Over at W4 I've put up a post on my Belgium trip. It's good to be home, though the conference was great.
I got to see a little bit of Leuven while walking to and from the conference. Lots of cobbled streets and narrow sidewalks. Watch out for the bicyclists! There was a park we walked through going to dinner and to and from the hotel, and there was some sort of beautiful bird song going on there every time we walked through. I asked several people who lived or had lived in the town what it could be, but no one seemed to know. It sounded a bit like recordings of a nightingale that I have heard, but if so, there are an awful lot of nightingales in Leuven, they sing all day long, and they are very loud. I never caught a glimpse of it. But it would be nice to think that I've now heard a real nightingale, as we don't have them on this side of the Atlantic.
I missed my chance to be shown the little cathedral (as cathedrals go) on the first full-length day of the conference. I had arrived with a bad backache from a combination of the previous Friday's horseback riding lesson and a very long plane ride on Monday-Tuesday. So when a local student offered to conduct a bit of a tour of the town over lunch on Wednesday, I had to decline. I don't know that there would have been time for both lunch and the tour in any event. By Friday, the last day, I felt more like doing a little extra walking and wanted to see the inside of the Cathedral, but at 9 a.m. when we tried the door it was locked, at lunch we barely had time to catch lunch and get back, and at 5:30 p.m. when we tried the door it was locked. So I missed out on that but did get to see genuine flying buttresses on the outside and saints in their niches all up and down the sides of the town hall just across the square. I also heard (from the same student) the story of how and why the Nazis burned the university library there in Leuven to punish the Belgians for resisting the Nazi invasion, on the orders of their king and as a matter of principle.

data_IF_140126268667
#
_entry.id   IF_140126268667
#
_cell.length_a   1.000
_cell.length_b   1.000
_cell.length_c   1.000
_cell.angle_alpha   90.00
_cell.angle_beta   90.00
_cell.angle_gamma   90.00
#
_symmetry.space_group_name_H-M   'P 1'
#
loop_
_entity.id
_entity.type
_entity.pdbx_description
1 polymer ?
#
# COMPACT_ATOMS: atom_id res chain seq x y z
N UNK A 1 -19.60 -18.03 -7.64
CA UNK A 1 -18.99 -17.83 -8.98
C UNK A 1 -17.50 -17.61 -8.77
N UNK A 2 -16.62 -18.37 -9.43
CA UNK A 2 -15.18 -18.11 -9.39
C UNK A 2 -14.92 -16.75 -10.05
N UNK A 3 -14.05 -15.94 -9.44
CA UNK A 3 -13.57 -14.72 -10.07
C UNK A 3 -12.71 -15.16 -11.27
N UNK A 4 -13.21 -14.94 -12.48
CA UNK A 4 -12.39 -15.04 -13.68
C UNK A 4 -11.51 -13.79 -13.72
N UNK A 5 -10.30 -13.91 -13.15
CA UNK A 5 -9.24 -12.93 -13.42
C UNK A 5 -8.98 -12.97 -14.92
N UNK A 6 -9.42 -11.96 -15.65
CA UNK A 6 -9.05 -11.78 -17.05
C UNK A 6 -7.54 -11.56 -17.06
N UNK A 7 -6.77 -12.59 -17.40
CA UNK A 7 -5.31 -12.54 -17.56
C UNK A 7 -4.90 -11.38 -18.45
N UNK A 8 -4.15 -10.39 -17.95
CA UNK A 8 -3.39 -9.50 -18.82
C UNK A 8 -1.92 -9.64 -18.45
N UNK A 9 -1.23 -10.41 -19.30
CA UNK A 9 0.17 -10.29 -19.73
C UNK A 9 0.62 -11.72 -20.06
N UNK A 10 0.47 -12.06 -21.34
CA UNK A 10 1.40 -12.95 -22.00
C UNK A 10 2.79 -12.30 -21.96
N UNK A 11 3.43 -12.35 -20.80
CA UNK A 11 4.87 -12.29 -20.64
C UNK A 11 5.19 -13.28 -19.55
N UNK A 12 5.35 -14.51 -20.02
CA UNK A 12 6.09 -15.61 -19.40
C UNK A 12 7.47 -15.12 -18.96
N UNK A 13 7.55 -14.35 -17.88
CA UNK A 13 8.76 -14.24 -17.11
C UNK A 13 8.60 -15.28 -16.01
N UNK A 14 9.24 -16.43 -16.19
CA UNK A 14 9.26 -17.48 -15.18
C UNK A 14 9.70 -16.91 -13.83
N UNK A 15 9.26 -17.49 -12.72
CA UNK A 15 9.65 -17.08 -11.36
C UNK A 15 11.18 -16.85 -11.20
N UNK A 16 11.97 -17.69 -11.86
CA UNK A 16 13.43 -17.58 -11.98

We met likable philosophers, brilliant philosophers, interesting philosophers, and curmudgeonly philosophers, but if I start giving descriptions, they might read them sometime and be embarrassed, even if the descriptions are complimentary.
Airplane travel is absolutely not my bag. By the time I got to sleep last night, I felt like I had in actuality awakened from a slightly boring nightmare in which one walks endlessly along long passages and around huge halls, looking for something undefined, sits forever in dingy rooms on uncomfortable seats, and answers never-ending security questions. The feeling of having no true privacy or relaxation for something on the order of fifteen or more hours is unbelievably difficult, I find.
So all in all a very successful conference, and I hope to write some papers on the strength of its inspiration and hope to keep in touch with some of my new friends. I just wish the next one could be at Notre Dame!